"And yes, you got into several scrapes, but mostly sense prevailed and lessons were learnt."
The impact lazy teenagers have on traffic, the econony and house prices – or why you should not drive your kids to school
Our kids are now all back in school. It happens every school holidays: the traffic drops dramatically when schools are out and becomes almost unbearable when they return. The first half of the year is also much worse – well, that’s my observation anyway – than the second part.
Recent posts by Alan Davies of The Urbanist have uncovered some interesting statistics when it comes to how our children get to and from school.
When it comes to primary students, 70% of our little tackers get driven to and from school. It is good to see that just over 20% walk. The balance (7%) either catch some form of public transport or cycle. One would expect such.
Secondary students, in contrast, are a much more lethargic bunch. Just under half of our teenagers get driven to school. True, fewer get home that way, but still up to half get a lift with mum or dad in the mornings. About 18% actually walk to/from school and fewer than 5% cycle. One in three catches public transport.
Looking back 20-odd years ago shows a different pattern, with close to half of our high school students catching public transport back in the late 1980s. One in 10 rode a bike; close to one in five walked and just 30% got a lift.
It is very likely that the rise in car ownership, two-income households being more the norm and some well published child-related crimes, especially in Queensland, have all had an impact on this trend.
But also – and I have two teenage daughters and we are as guilty as the next family – we are surely mollycoddling our teenagers way too much.
I had to take several modes of transport to get to and from school – plus walk through thick snow without shoes – when I was growing up in western Sydney. Did my parents refuse to take me to school? Well, there were stricter rules in their house than ours, but there was no way I was going to miss out on the “goss” on the bus or train – and besides, where else did you chat up girls, collect fags – cigarettes of course – copy each other’s homework, set up dates, make out and see which party you were going to crash on the weekend?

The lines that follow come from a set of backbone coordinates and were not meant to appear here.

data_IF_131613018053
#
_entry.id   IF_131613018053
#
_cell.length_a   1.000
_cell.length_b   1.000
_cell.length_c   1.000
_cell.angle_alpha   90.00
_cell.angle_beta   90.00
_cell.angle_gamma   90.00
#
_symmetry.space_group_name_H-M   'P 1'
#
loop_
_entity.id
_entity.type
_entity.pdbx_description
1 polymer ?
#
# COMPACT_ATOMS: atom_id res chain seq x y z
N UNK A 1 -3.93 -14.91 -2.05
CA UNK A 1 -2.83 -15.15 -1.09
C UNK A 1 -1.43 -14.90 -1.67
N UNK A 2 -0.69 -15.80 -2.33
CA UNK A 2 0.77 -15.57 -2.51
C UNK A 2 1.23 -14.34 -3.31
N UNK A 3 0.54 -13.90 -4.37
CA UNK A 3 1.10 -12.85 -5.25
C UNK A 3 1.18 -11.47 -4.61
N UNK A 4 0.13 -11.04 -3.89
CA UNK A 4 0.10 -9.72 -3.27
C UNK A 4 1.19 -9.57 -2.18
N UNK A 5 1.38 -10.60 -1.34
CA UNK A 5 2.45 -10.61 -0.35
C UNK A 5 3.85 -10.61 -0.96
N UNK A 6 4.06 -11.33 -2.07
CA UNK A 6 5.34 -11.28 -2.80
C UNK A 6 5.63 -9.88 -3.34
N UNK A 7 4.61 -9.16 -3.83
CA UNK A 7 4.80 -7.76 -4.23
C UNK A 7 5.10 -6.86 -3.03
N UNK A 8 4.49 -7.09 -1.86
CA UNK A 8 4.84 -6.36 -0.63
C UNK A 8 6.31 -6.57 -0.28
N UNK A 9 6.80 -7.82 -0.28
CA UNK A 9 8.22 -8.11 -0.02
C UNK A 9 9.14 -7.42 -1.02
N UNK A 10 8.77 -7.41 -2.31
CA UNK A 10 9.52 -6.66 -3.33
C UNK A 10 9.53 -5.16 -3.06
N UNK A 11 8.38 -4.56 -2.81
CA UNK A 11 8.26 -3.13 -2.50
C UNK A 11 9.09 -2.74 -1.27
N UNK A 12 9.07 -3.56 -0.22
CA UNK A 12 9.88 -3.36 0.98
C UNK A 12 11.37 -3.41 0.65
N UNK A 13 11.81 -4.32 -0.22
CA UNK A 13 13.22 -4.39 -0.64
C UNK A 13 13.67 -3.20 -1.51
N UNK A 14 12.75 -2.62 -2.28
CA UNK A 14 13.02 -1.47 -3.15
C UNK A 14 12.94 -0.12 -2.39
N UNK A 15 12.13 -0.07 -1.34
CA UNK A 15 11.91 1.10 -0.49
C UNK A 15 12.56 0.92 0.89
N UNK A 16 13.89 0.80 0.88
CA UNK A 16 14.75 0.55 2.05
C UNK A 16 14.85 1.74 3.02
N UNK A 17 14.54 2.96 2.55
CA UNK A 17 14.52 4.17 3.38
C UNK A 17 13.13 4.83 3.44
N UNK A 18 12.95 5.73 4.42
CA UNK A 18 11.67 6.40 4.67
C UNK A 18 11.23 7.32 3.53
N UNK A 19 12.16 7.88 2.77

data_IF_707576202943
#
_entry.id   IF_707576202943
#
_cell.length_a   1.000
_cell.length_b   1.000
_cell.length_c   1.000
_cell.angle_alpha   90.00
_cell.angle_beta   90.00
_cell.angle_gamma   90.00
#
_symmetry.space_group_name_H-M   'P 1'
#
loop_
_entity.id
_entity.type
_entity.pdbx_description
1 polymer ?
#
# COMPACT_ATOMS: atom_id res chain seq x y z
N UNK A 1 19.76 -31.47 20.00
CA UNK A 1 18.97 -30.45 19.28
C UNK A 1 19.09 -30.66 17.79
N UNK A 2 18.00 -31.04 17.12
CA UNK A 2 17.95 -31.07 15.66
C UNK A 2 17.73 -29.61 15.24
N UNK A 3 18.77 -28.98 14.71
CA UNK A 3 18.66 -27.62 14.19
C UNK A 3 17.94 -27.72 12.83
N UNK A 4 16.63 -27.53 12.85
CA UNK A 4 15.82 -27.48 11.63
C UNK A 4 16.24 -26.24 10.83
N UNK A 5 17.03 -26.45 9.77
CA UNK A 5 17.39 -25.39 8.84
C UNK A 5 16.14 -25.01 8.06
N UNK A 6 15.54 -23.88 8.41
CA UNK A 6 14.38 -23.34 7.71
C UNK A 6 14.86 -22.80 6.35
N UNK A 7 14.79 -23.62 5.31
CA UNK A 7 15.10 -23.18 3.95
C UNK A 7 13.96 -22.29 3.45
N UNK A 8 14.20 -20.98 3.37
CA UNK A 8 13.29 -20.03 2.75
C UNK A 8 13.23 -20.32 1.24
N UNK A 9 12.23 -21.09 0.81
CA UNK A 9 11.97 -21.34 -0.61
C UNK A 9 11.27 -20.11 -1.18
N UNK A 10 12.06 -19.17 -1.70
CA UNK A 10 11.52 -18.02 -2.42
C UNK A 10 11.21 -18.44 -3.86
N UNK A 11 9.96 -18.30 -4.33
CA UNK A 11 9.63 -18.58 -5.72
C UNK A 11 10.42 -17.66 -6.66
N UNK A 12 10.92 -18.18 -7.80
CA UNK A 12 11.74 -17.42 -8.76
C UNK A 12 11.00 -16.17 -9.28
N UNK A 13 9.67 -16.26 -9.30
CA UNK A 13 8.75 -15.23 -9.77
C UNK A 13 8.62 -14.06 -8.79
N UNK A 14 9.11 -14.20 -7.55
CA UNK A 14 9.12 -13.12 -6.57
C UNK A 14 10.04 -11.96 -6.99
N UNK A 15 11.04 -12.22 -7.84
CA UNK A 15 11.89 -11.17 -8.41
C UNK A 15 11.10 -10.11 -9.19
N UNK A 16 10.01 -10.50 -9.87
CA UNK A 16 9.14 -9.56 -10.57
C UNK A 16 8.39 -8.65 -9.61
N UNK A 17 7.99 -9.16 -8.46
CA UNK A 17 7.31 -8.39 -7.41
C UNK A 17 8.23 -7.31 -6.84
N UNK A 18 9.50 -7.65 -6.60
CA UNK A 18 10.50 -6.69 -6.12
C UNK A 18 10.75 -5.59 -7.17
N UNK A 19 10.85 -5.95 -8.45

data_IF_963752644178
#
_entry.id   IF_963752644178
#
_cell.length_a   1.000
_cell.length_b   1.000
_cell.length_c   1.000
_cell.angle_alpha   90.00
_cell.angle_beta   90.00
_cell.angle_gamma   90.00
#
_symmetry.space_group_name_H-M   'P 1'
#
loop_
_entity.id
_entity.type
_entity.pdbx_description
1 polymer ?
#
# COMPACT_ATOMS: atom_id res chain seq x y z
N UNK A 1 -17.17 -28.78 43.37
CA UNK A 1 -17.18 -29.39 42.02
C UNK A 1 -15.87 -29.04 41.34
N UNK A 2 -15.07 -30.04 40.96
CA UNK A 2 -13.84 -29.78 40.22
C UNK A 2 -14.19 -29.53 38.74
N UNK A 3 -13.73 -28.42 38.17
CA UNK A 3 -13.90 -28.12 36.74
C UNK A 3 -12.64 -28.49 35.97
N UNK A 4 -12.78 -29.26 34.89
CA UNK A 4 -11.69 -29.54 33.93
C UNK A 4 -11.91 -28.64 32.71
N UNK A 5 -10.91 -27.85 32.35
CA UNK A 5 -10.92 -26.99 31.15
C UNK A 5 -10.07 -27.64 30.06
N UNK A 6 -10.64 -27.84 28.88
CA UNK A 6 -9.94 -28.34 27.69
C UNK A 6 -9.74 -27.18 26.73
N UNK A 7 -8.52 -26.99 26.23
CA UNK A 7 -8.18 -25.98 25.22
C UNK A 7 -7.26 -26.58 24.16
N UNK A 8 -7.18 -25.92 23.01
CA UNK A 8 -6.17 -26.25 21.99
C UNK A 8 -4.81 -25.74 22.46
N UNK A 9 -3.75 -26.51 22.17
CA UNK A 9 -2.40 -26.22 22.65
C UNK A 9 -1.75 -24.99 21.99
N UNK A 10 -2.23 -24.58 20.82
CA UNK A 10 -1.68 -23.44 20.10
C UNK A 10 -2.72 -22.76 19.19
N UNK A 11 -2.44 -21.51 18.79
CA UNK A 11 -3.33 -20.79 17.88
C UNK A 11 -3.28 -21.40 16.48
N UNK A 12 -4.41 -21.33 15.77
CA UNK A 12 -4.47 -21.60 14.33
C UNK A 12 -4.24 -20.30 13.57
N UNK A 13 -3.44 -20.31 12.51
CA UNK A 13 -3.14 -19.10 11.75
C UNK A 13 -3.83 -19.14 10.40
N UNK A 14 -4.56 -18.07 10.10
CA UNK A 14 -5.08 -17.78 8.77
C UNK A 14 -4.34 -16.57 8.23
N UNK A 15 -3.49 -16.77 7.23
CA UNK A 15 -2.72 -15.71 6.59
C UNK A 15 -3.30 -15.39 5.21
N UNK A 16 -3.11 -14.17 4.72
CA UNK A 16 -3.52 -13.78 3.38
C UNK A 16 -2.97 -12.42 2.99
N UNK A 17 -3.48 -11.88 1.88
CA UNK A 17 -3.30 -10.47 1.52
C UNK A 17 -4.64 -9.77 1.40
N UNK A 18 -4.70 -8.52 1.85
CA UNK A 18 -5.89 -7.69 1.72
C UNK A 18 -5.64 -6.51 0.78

This is what being a teenager is all about. And yes, you got into several scrapes, but mostly sense prevailed and lessons were learnt.
I believe that many of our kids today want more freedom – which includes getting to and from school – but we as parents are way too controlling. We seem to relent as the year goes by; hence the drop off in school-related car travel at the back end of the year.
Most of Australia’s major urban spaces are trying to deal with increasing traffic congestion. The solutions aren’t always about building more roads or implementing new public transport systems. More discussion needs to be centred on changing behaviour.
Our teenagers – in the main – should not be driven to and from school. More should catch public transport, walk and cycle to and from school. If that means more police on the beat, then so be it. This would be much cheaper than building another by-pass, tunnel or widening our arterial roads.
School times should also be offset against peak-travel times or staggered across our cities. I have spoken to many teachers and parents about such and in every case this suggestion gets a positive reply, plus a bit of a surprise as to why this hasn’t been brought up as a solution before. It isn’t that insightful – just plain logic.
But when it comes to government, why implement a simple and very cost-effective solution when a much more complicated and expensive alternative exists?
Changing the way teenagers travel to and from school isn’t a panacea for solving our urban traffic issues, but it is just one way to maybe improve the status quo without spending lots of money. The public purse isn’t big enough these days to go for the ultimate solution. We need get the most out of what we already have.
Oh, and before I go, there is a strong connection between residential prices and being within close commuting distance to a good secondary school. According to ANU economist Andrew Leigh, a five-point rise in a school’s UAI score (equivalent to TER or ENTER in other states) leads to a $13,000 increase in house prices in the catchment area. Similar research in the UK and the US has suggested good schools boost house prices by between 3% and 5%.
Our qualitative research with family groups has found that proximity to a good school is a higher priority than, say, having a city view or being close to major open space. Our research has also found that homes within a half kilometre radius of a public secondary school grew by about 3% more per annum when compared to the wider city average. A higher multiplier was found when looking at private secondary schools, which had close to twice the rate of growth when compared with the city-wide average.
Photograph courtesy of Flickr.